The auspicious name “Mall of Switzerland” comes with a significant promise, and incites expectation. The central idea for the centre came from the liveliness and diversity of the 26 cantons that make up Switzerland: diversity, real “Swissness” and “sophisticated understatement”. With plenty of shopping centre experience, the retail designers at Schwitzke developed a design language and in-store communication that tackled and interpreted Swiss values such as tradition and innovation.
The logo for the Mall of Switzerland was based on the Swiss cross, creating a pattern reminiscent of fashion brands. Used across a wide area, it captures the essence of the Swiss red, making it very memorable.
The whole interior architecture reflects the country’s diversity and abundance of shapes, and plays with Swiss values, reinterpreted in an authentic and modern way. Original materials like oak and elm, terrazzo, asphalt and quartz create a link to the country’s nature, and special importance was placed on finding Swiss materials. Traditional Swiss graphic elements, taken from the 26 cantonal flags, can be found in modern wall patterns among other places. Swiss landscapes are used in collages and as wall elements. To put it simply: the design concept transports the atmosphere and the lifestyle of Switzerland and realises the term “Swissness” as equivalent to high quality and pioneering innovation with a touch of “sophisticated understatement”. The result is a centre that leaves little to be desired.
Jumping facades - unique in the whole of Switzerland
The overriding theme of diversity is also reflected in the design of the mall, like in the jumping facades concept. This creates the impression inside the mall of a city centre, where the buildings have sprung up naturally. This principle creates a sense of generosity and space, which guarantees the tenant plenty of room for their own design and the possibility to show off their brand and products in the open facades or freestanding showcases. In the curved streets of the mall, the brand is given the chance to create an impression from afar with side views and logos, which increase attention. Visitors enjoy an individual shopping experience, as the border between mall and store is blended as much as possible. A unique position in the landscape of the Swiss Mall!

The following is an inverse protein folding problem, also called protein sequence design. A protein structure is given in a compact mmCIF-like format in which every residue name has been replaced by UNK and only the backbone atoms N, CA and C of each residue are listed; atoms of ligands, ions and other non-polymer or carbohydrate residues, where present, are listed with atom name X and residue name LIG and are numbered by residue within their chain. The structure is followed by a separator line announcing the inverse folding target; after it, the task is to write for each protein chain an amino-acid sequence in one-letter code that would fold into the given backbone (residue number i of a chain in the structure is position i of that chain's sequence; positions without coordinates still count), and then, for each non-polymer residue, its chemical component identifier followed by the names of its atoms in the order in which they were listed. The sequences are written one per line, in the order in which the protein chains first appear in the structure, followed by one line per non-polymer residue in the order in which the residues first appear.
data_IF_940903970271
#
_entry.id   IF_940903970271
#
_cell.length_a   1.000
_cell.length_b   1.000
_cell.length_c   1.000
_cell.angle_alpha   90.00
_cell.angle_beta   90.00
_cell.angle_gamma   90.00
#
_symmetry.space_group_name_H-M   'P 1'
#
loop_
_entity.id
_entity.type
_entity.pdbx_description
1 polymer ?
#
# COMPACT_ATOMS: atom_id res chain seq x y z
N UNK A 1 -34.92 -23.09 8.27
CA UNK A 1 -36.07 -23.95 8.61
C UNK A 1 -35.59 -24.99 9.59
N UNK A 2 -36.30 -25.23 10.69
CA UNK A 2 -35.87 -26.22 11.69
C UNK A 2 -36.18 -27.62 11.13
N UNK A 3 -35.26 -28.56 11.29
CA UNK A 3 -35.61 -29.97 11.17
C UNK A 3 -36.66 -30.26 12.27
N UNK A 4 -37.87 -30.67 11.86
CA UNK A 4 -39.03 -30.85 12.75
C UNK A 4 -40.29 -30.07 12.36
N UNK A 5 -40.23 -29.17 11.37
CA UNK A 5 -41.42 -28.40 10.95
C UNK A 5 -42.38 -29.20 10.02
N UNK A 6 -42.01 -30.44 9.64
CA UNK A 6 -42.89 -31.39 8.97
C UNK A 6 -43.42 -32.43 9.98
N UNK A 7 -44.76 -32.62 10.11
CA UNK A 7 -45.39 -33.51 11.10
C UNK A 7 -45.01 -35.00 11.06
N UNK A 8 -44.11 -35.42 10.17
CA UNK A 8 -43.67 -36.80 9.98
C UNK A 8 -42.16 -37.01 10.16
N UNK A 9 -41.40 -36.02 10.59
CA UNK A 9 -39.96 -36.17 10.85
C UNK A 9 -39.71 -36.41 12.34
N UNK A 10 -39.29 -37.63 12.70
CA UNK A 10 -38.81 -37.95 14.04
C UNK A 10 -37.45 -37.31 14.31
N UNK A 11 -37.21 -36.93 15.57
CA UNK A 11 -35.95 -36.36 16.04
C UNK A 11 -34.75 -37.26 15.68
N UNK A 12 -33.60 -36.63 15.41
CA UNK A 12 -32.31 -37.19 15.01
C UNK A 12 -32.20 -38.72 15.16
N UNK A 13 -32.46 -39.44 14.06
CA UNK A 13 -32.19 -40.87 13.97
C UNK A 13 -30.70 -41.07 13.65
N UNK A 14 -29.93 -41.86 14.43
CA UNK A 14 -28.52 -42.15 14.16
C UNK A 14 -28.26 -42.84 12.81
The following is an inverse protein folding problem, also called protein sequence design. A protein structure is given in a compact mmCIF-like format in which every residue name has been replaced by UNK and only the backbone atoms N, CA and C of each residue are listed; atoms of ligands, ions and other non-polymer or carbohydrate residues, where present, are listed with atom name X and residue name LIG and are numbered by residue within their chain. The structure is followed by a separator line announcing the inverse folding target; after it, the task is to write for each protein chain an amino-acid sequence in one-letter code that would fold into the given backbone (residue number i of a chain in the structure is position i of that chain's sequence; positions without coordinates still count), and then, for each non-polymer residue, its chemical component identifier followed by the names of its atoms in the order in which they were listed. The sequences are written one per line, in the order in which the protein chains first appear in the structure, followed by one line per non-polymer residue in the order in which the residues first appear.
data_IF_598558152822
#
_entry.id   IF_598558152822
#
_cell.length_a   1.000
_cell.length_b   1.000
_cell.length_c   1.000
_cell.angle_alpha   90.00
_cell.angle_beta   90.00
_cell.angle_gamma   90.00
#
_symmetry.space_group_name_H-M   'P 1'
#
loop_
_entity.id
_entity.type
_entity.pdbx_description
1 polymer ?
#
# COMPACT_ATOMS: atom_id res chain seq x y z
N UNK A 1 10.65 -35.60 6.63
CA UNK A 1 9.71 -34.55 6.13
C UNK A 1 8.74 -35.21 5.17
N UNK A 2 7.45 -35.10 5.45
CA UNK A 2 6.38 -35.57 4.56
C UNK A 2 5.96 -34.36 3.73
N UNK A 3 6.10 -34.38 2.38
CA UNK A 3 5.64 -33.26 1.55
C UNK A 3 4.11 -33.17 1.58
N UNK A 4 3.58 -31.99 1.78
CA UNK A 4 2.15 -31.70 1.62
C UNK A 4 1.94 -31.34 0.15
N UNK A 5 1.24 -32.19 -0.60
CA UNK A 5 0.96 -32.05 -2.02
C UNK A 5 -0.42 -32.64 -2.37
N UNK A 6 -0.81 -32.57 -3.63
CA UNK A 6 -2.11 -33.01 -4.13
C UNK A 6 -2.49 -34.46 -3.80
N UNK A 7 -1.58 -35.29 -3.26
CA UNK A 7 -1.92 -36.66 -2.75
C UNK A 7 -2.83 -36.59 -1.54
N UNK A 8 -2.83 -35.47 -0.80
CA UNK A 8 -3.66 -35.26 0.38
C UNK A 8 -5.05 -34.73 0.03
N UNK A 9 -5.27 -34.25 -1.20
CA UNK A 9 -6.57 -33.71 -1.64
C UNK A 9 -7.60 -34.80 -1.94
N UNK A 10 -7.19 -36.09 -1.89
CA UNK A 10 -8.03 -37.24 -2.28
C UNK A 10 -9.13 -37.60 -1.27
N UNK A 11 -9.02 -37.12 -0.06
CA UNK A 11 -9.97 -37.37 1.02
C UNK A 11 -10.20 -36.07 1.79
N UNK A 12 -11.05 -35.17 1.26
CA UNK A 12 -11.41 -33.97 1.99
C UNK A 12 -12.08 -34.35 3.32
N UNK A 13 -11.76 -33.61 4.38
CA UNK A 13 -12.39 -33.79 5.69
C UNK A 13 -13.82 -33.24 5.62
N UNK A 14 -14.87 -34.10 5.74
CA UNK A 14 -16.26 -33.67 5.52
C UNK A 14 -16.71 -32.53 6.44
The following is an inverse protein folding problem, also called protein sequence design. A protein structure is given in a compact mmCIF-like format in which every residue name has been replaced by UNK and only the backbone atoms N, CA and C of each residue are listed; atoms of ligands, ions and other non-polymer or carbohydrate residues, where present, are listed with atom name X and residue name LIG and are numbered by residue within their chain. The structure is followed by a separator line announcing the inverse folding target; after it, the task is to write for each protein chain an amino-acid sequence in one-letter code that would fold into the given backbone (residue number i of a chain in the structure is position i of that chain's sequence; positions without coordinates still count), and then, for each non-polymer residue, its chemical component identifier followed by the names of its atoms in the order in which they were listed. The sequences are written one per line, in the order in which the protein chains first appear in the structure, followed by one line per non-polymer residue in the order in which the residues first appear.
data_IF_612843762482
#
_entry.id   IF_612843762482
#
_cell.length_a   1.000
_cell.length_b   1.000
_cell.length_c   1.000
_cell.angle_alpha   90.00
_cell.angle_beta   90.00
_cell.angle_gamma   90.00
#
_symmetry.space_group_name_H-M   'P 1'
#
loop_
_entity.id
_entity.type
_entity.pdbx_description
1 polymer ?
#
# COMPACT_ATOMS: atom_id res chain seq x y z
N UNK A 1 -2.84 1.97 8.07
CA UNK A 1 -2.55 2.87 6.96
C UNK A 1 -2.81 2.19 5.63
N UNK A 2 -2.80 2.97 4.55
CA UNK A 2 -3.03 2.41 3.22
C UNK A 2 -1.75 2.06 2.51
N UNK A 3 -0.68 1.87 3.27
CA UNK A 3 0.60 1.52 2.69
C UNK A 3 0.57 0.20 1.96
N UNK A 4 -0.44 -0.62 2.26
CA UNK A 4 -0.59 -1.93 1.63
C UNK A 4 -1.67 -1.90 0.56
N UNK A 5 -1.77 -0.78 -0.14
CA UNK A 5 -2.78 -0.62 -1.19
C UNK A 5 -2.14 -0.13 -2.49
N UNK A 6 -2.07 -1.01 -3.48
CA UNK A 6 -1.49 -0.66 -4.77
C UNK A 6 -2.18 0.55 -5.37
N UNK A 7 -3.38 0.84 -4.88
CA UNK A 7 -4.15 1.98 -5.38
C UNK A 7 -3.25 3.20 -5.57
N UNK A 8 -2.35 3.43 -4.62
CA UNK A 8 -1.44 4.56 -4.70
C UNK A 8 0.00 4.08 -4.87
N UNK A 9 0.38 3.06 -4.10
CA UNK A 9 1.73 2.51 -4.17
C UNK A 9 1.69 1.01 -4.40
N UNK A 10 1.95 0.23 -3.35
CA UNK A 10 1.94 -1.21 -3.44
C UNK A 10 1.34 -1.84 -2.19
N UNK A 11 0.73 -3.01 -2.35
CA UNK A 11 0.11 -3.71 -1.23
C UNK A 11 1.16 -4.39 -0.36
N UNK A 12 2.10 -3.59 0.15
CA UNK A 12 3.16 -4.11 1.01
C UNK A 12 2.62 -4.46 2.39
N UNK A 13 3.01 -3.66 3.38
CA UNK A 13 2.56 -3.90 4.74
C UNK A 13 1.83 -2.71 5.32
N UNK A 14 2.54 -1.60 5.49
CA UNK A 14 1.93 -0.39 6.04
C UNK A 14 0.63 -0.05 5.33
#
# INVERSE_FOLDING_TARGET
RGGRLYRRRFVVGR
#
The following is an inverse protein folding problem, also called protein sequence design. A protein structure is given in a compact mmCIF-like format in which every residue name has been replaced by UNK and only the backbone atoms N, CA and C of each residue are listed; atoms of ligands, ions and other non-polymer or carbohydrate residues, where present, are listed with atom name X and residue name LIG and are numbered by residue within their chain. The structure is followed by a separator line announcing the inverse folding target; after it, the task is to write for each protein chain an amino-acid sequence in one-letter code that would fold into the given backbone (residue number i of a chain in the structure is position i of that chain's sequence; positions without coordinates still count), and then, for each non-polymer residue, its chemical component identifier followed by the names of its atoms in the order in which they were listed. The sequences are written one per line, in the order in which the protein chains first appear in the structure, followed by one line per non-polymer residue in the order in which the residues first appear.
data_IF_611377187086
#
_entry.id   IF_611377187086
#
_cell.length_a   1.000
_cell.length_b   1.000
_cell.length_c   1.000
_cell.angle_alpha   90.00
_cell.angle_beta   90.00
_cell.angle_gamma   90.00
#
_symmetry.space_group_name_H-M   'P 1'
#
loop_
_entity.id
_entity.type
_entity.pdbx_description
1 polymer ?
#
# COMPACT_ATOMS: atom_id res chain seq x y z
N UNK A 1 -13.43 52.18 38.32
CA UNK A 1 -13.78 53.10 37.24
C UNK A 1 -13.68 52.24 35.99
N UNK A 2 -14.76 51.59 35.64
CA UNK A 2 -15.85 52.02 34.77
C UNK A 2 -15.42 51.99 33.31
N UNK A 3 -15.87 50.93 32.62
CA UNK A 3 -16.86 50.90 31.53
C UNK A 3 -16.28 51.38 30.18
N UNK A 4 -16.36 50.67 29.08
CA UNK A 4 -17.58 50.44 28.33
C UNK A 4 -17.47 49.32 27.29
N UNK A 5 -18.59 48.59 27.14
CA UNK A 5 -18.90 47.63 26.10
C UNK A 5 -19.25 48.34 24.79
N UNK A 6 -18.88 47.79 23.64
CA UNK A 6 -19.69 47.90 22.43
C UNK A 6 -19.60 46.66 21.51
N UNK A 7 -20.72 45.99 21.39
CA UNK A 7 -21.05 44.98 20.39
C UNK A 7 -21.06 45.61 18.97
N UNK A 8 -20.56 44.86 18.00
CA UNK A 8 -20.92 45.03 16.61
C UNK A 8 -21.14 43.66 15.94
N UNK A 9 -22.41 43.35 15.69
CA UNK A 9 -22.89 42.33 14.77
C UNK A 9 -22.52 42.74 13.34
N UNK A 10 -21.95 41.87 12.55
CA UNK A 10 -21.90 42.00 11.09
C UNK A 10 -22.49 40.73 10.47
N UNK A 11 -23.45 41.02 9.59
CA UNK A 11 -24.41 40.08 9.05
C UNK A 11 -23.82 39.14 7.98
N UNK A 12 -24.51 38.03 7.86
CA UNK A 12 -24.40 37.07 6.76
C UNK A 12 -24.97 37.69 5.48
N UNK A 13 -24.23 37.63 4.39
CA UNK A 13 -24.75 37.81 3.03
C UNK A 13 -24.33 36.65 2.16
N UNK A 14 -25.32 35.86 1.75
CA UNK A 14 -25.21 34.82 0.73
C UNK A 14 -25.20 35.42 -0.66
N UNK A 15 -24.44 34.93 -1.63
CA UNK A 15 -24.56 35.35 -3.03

Well considered architecture
The largest Swiss architecture and general planning office, Burckhardt+Partner AG, was responsible for the architecture and project conception of the Mall of Switzerland.
The Mall of Switzerland is made up of the mall, leisure and parking buildings. From a town planning perspective, the buildings fit in with the large-scale character of the surrounding industrial area, which spans along the railway line of the Rontal Valley. The settlement and volumetry of the individual buildings were based on the approved design plan from 2007.
By zoning the individual volumes on the ground and top floors, the large-scale buildings were given adequate space. The facade of the mall’s top floor references Munich’s Allianz Area, as it is made from a translucent ETFE foil. The light foil dematerialises the large volume, reflecting various parts of the surrounding area. Depending on light and the time of day, the facade is also illuminated, giving the building a lively, eye-catching appearance. The facade develops into a large-scale abstraction that signifies the main entrance.
The parking building retains an industrial appearance. Intertwined metal elements let the building express its different floors, and facilitate natural ventilation. The zinc-plated metal elements will take on a natural patina over time, as they settle into their environment.
The leisure building clearly expresses its purposes on the facade. The cinema, which spans all upper floors, is given a theatrical treatment with fibre cement plates. The ground floor units are predominantly glazed for external effect, and open onto the central square, “Ebisquare”, a meeting place for young and old that’s ideal for relaxing. Conceptually, each use is given its own volume here, whereby the individual volumes are arranged one after another and atop one another.
In the inside of the mall, two central squares - the “hearts” - are connected by a circular path. This allows visitors to travel from one square to another without having to walk the same way twice. Large, offset atria are core elements of the design, and visually create exciting views between the floors and shops.